According to this factor, an indefinite or continuous working relationship indicates that the worker is an employee. If the work is for a definite duration, nonexclusive and/or sporadic based on the worker providing services to other businesses, then this factor weighs in favor of independent contractor status.
4.) Nature or Degree of Control.
This factor analyzes the employer’s control over the worker. If the employer controls the worker’s schedule, performance of the work, the worker’s ability to work for others, prices/rates of the worker’s services and marketing services/products provided by the worker, then the worker is likely an employee. Conversely, more control by the worker and less control by the employer indicates that the worker is an independent contractor.
5.) Extent to Which the Worker Is Integral to the Employer’s Business.
This factor looks at whether the function of the work performed is an integral part of the employer’s business. If a worker’s work is critical, necessary or central to the employer’s business, then this factor weighs in favor of employee status.
6.) Degree of Skill and Initiative Exhibited by the Worker.
Under this factor, employee status is indicated if the worker does not use specialized skills and/or is dependent on training from the employer to perform the work. If the worker uses specialized skills in connection with the work, then the worker is an independent contractor under this factor.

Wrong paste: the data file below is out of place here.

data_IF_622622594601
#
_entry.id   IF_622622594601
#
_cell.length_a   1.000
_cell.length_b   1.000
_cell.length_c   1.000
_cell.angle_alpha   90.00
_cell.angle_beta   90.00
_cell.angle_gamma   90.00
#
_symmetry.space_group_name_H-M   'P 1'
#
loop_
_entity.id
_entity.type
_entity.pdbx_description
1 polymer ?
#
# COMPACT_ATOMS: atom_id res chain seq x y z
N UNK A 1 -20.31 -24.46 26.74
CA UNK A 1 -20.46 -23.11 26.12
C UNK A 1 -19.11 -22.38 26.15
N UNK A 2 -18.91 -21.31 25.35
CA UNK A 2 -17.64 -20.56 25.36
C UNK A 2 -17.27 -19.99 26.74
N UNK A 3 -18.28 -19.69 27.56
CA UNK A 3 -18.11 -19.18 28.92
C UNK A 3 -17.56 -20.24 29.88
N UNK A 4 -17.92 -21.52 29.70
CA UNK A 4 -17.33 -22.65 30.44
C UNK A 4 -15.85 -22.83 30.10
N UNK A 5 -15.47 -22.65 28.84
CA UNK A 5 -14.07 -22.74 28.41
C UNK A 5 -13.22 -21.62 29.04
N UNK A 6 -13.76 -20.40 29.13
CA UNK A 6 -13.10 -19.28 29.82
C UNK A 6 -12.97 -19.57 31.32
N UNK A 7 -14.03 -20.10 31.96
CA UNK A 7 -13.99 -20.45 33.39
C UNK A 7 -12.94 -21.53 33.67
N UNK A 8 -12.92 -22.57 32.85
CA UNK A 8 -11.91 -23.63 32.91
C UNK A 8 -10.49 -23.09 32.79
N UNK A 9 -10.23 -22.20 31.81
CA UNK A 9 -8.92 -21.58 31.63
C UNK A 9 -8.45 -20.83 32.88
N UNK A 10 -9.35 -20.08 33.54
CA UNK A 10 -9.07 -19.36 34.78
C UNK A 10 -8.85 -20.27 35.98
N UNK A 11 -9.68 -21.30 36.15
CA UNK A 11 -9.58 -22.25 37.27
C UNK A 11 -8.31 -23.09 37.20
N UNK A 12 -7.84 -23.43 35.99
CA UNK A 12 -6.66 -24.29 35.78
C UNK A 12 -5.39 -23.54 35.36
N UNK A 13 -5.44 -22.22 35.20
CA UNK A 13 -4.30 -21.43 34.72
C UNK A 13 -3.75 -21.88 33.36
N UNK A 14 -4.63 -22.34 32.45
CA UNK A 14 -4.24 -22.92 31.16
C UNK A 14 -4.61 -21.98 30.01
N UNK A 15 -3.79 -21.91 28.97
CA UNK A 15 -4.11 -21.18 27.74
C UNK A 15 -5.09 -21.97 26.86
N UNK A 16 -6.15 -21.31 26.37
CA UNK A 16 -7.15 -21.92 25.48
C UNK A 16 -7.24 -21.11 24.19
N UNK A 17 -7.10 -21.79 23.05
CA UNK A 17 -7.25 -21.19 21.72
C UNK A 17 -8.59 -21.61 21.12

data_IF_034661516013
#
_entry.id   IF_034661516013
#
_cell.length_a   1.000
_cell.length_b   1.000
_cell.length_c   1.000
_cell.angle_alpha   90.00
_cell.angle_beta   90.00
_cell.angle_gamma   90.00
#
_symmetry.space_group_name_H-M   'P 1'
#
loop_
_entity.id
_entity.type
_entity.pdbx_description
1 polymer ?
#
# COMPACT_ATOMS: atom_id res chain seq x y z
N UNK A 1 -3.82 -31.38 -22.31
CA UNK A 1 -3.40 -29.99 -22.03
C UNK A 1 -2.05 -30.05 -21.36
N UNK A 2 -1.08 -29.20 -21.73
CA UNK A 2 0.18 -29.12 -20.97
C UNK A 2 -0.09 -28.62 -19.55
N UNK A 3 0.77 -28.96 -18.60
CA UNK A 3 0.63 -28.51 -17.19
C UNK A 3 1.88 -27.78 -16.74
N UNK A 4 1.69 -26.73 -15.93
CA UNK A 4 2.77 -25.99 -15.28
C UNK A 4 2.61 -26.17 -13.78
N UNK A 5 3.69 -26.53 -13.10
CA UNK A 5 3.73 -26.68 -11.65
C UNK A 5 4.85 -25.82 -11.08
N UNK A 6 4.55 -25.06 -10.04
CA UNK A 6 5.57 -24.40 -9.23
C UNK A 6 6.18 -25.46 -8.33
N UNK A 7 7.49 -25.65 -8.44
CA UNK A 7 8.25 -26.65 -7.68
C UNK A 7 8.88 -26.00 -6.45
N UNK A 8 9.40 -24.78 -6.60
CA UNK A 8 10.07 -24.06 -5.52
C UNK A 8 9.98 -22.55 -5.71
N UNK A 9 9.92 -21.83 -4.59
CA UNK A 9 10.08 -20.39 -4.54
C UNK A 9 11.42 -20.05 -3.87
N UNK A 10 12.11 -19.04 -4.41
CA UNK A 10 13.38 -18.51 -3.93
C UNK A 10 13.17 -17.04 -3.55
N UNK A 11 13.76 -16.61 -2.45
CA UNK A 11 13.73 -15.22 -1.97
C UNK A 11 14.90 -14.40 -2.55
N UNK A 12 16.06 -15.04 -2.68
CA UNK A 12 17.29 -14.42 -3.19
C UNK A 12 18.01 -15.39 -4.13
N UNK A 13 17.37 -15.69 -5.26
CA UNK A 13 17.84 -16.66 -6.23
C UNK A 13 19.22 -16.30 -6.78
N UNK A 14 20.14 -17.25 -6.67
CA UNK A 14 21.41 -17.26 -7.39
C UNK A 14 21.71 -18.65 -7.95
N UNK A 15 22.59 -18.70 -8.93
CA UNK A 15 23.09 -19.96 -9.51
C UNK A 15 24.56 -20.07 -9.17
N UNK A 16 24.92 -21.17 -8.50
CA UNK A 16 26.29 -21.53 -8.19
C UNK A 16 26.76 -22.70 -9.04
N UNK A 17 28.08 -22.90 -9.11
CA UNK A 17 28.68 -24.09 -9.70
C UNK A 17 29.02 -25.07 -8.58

How Is the Proposed Rule Different From Previous Regulations?
If issued as a final rule, the proposed rule would rescind the independent contractor regulation adopted by the Trump Administration in January 2021 which provides a narrower definition of an employee. The Trump Administration’s regulation focused on two core factors to determine whether a worker should be classified as an employee or independent contractor: 1) workers’ control over their work; and 2) workers’ opportunity for profit and loss. Conversely, the proposed rule considers six factors that examine the totality of the circumstances.
How Does the Proposed Rule Impact Employers?
Employers may benefit from classifying workers as independent contractors rather than employees. Specifically, classifying workers as independent contractors enables employers to avoid paying payroll taxes and funding Social Security and unemployment insurance programs. Given the broader definition of an employee under the proposed rule, employers would have a harder time classifying certain workers as independent contractors. Thus, if the proposed rule becomes final, employers will likely lose out on some of these financial benefits.
The proposed rule was published to the Federal Register on Oct. 13, 2022 and is currently subject to 45 days of public comment through Nov. 28, 2022. KJK will continue to closely monitor the proposed rule as it moves through the regulatory process. For any questions or to discuss further, please contact KJK Labor & Employment Attorney Rob Gilmore at (RSG@kjk.com; 216.736.7240.)